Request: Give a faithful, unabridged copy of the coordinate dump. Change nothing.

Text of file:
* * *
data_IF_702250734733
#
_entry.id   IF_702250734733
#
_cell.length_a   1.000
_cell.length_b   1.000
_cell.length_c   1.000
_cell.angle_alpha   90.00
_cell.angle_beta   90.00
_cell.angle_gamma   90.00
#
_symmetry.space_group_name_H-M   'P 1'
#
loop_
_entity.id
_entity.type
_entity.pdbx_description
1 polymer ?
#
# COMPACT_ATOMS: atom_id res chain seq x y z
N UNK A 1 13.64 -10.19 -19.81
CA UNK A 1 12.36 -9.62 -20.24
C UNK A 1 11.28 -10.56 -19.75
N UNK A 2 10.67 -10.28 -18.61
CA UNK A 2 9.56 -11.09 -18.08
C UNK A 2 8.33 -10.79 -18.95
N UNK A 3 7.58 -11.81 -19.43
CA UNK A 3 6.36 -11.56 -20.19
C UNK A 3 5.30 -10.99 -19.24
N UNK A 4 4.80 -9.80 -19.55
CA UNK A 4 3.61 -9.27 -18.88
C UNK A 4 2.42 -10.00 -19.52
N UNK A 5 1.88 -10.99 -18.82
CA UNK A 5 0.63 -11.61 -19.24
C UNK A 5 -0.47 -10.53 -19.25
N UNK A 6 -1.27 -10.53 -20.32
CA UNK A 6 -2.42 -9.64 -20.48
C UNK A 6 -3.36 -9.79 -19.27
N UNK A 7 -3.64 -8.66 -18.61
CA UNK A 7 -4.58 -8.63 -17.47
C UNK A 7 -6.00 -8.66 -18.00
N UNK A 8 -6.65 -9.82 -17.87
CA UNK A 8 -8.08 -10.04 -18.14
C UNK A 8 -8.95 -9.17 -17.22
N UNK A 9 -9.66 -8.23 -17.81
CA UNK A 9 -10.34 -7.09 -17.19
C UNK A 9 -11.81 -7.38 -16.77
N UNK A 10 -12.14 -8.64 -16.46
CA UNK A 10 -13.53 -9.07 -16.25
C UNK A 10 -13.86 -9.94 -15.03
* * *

data_IF_702250734733
#
_entry.id   IF_702250734733
#
_cell.length_a   1.000
_cell.length_b   1.000
_cell.length_c   1.000
_cell.angle_alpha   90.00
_cell.angle_beta   90.00
_cell.angle_gamma   90.00
#
_symmetry.space_group_name_H-M   'P 1'
#
loop_
_entity.id
_entity.type
_entity.pdbx_description
1 polymer ?
#
# COMPACT_ATOMS: atom_id res chain seq x y z
N UNK A 1 13.64 -10.19 -19.81
CA UNK A 1 12.36 -9.62 -20.24
C UNK A 1 11.28 -10.56 -19.75
N UNK A 2 10.67 -10.28 -18.61
CA UNK A 2 9.56 -11.09 -18.08
C UNK A 2 8.33 -10.79 -18.95
N UNK A 3 7.58 -11.81 -19.43
CA UNK A 3 6.36 -11.56 -20.19
C UNK A 3 5.30 -10.99 -19.24
N UNK A 4 4.80 -9.80 -19.55
CA UNK A 4 3.61 -9.27 -18.88
C UNK A 4 2.42 -10.00 -19.52
N UNK A 5 1.88 -10.99 -18.82
CA UNK A 5 0.63 -11.61 -19.24
C UNK A 5 -0.47 -10.53 -19.25
N UNK A 6 -1.27 -10.53 -20.32
CA UNK A 6 -2.42 -9.64 -20.48
C UNK A 6 -3.36 -9.79 -19.27
N UNK A 7 -3.64 -8.66 -18.61
CA UNK A 7 -4.58 -8.63 -17.47
C UNK A 7 -6.00 -8.66 -18.00
N UNK A 8 -6.65 -9.82 -17.87
CA UNK A 8 -8.08 -10.04 -18.14
C UNK A 8 -8.95 -9.17 -17.22
N UNK A 9 -9.66 -8.23 -17.81
CA UNK A 9 -10.34 -7.09 -17.19
C UNK A 9 -11.81 -7.38 -16.77
N UNK A 10 -12.14 -8.64 -16.46
CA UNK A 10 -13.53 -9.07 -16.25
C UNK A 10 -13.86 -9.94 -15.03